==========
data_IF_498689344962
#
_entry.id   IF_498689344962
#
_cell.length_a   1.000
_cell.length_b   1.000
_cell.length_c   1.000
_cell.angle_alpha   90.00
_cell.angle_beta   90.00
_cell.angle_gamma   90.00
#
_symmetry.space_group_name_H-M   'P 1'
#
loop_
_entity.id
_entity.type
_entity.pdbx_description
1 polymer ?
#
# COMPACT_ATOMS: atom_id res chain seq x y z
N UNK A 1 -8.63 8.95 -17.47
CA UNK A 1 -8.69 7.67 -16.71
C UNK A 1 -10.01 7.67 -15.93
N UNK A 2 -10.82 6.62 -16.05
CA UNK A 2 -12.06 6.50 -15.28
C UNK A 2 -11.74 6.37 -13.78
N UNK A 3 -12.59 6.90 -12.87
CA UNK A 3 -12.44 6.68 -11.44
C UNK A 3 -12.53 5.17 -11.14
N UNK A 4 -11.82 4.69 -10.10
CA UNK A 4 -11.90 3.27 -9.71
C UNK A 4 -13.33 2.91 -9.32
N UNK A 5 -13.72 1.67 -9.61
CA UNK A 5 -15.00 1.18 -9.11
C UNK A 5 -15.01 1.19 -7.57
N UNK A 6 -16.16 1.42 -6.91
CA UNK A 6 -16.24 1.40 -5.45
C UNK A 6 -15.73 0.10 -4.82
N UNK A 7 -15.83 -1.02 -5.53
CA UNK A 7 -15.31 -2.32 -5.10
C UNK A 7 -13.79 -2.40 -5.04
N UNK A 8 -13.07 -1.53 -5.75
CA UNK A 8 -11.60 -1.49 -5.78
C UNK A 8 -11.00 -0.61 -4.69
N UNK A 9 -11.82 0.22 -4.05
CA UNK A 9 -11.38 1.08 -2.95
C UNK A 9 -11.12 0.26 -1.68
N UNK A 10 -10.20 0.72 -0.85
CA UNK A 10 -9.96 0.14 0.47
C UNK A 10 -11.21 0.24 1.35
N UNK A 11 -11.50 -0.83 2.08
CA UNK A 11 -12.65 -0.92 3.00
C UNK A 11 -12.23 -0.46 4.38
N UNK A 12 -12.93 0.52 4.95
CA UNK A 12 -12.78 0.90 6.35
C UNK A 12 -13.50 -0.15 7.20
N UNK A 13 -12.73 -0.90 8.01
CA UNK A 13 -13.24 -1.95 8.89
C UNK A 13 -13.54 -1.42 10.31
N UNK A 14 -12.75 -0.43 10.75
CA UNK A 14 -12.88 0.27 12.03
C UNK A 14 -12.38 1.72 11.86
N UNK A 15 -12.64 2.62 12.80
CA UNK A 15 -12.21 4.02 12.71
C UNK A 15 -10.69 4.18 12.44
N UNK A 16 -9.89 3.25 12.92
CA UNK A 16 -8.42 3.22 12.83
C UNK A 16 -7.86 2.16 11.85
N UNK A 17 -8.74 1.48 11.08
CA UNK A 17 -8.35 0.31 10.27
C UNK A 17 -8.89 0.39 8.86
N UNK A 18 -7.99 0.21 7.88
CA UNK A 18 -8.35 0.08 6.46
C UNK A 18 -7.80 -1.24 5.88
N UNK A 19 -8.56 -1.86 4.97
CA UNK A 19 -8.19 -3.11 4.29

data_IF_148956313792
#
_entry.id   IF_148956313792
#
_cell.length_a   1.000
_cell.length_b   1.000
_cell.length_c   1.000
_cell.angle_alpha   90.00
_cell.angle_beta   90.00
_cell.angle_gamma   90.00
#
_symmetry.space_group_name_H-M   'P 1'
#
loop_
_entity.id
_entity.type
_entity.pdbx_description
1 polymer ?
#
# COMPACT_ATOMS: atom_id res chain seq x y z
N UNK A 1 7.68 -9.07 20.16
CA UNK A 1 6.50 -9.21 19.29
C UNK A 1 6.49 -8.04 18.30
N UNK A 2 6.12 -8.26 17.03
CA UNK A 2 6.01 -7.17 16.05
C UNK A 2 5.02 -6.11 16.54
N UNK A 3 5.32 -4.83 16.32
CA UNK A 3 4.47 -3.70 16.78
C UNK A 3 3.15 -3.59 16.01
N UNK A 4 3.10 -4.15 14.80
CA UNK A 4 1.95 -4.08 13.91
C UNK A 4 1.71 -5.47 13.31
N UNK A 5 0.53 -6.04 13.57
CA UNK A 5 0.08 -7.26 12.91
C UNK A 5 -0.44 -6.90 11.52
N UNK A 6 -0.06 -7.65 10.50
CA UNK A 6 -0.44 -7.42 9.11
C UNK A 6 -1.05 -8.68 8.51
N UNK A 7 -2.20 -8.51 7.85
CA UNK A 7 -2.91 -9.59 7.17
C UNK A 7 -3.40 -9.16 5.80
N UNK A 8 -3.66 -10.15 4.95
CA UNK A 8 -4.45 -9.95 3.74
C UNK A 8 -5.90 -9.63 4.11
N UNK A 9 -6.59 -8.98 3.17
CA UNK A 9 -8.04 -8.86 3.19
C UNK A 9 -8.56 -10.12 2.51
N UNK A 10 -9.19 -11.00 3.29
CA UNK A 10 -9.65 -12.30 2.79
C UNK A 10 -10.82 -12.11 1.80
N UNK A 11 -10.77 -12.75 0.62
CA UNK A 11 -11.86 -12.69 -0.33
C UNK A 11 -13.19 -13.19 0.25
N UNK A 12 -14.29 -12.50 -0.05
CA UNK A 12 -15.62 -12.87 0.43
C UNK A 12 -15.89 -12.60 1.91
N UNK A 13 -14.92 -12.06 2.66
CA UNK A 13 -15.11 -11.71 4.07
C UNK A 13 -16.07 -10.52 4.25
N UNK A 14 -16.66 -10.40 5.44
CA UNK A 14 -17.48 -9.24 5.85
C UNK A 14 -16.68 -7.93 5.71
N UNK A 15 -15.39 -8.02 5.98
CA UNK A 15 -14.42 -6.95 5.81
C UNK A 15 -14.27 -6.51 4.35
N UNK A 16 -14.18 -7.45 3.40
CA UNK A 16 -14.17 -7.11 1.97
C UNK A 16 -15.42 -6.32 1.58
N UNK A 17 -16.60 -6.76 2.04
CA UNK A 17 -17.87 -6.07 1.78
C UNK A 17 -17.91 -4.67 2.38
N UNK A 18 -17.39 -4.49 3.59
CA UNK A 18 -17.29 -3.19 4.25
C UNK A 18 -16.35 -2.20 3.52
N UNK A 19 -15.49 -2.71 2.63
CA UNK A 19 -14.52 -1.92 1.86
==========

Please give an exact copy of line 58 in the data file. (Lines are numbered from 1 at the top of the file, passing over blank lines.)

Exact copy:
CA UNK A 13 -13.24 -1.95 8.89